Pastor Karonga said that the event has roused him on how he will conduct communications with all shareholders in the politically tense area located nearby Zimbabwe-Mozambican border.
“We have learnt from this. Next time we will do all the necessary liaising with all stakeholders as a measure to avoid disappointments like this,” he said apologetically to the dismay of the multitude that had gathered to take part in the prize-winning gala.
Criticism from other groups, however, posited that there was nothing technical about the cancellation as all is at the centre of partisan politics in the area.
Unestablished reports pointed to there being a politically motivated third-hand remote-regulating the DA’s job.
A baffled headman Kabonde pried what the issue around the annulment of the event was really about, as this was the second time a CCOP-connected event had been called off in a space of a year.
“It is very ironic that the DA sent out invitations to all stakeholders but did not inform the police about it. We need no microscopic lenses to see that this was deliberate,” fumed one disappointed attendee.
“We spent so much time rehearsing and practising for this. To be told the event is no more is a stab at our hearts.”
Another local man who travelled over 40 kilometres to take part in the gala said he knew the DA personally and that he was ordinarily a challenging person to deal with.
“I know the DA. That is his doing. He is so difficult to deal with. He’s so partisan,” said the man who spoke on condition of anonymity.
The political and social environment in Mashonaland East reportedly continues to halt peacebuilding endeavours as this was not the first time CCOP programs has been shut roughly in their face.
Last year, another peace workshop was barefacedly stopped with the CCOP team told that a top politician had said he would not be attending the event, hence it could not proceed. Although transport arrangements were made to pick up the official, he was still adamant to attend, let alone allow the pulpit-led event to advance.
Politically and socially, Zimbabwe remains a deeply fragmented society as its past is sullied by experiences of political violence and injustices that have left many people scarred both physically and emotionally.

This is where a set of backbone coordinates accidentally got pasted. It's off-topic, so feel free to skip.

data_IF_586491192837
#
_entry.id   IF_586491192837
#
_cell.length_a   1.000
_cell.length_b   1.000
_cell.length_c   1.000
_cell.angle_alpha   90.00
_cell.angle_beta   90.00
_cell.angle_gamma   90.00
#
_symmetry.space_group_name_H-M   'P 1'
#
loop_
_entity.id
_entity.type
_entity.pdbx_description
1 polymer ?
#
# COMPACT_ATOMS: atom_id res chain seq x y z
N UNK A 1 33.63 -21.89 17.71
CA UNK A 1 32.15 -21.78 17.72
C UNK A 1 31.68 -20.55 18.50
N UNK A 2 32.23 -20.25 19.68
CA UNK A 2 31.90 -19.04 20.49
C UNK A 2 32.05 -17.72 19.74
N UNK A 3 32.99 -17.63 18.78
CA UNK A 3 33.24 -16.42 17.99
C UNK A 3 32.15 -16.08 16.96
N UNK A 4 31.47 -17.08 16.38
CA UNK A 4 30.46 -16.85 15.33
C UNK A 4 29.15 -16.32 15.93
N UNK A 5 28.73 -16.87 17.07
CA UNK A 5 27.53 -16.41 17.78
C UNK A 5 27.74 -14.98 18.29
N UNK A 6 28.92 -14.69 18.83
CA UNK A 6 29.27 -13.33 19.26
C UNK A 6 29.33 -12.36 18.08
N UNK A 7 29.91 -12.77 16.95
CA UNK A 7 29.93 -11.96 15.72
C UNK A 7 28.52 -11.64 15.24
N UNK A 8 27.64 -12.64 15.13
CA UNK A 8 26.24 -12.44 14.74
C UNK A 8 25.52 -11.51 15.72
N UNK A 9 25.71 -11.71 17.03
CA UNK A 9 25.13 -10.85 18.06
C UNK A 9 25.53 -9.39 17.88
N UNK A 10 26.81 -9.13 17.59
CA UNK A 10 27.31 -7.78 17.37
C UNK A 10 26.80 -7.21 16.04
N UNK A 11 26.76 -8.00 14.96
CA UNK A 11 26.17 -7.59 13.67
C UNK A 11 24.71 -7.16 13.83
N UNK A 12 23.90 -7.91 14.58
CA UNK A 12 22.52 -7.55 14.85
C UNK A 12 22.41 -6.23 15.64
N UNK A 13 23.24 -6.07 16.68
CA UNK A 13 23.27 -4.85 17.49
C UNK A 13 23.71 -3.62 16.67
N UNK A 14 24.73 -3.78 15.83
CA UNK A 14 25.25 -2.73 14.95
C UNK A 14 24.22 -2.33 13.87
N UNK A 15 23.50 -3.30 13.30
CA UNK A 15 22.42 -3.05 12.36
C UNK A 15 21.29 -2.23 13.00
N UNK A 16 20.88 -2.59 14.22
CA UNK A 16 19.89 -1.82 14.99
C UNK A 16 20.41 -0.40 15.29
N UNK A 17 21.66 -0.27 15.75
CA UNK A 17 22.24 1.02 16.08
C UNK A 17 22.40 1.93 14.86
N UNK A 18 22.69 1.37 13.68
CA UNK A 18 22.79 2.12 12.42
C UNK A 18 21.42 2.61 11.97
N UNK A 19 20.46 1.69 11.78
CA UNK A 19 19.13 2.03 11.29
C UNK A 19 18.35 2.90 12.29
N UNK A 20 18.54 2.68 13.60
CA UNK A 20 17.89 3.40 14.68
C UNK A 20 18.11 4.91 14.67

Even though, survivors and perpetrators must continue to live side by side, the hurt that defines their relationships have rarely been addressed.
It was only in 2018 that the National Peace and Reconciliation Commission (NPRC) began to take its first steps towards integrating and healing the nation.
Churches Convergence On Peace is an initiative led by the Church organisations seeking to contribute to lasting peacebuilding and conflict transformation. In its endeavours, it seeks to accomplish this in cooperation with NPRC and Zimbabwe Human Rights Commission (ZHRC).
CCOP specifically seeks to accompany the NPRC in addressing the notorious violent conflicts during the Gukurahundi in the early 80s, violence in the 2000s during the land reform programs, and the 2008 election violence which swept the whole country, as well as the most recent conflicts.
An apolitical initiative with the comprehensive aim of contributing to a violence-free atmosphere for sustainable peace in the pre-and post-electoral context, CCOP is a brainchild of the Zimbabwe Divine Destiny (ZDD) (under Bishop Ancelimo Magaya), Zimbabwe Churches Alliance (ZCA), Zimbabwe Council of Churches (ZCC) and the Danish Church Aid.
Mudzi registers itself as a fit destination for CCOP as various reports by the Zimbabwe Human Rights Association (ZimRights) have repeatedly indicated that the remote district is a hotbed of political violence, with opposition candidates complaining of vandalism of their campaign posters and the burning of their property.
The area located in the part of Mashonaland East closer to the border with Mozambique gained notoriety for political violence during the 2008 elections, with violent operations against the opposition members carried out by the late MP Aquallinah Katsande and her son George Katsande (Zanu PF).
In the runup to the 2018 elections, Zimrights established that threats to political opponents by Zanu PF supporters were still very much alive, with UANC Mudzi candidate Silver Chiripanyanga having been threatened by the ruling party supporters.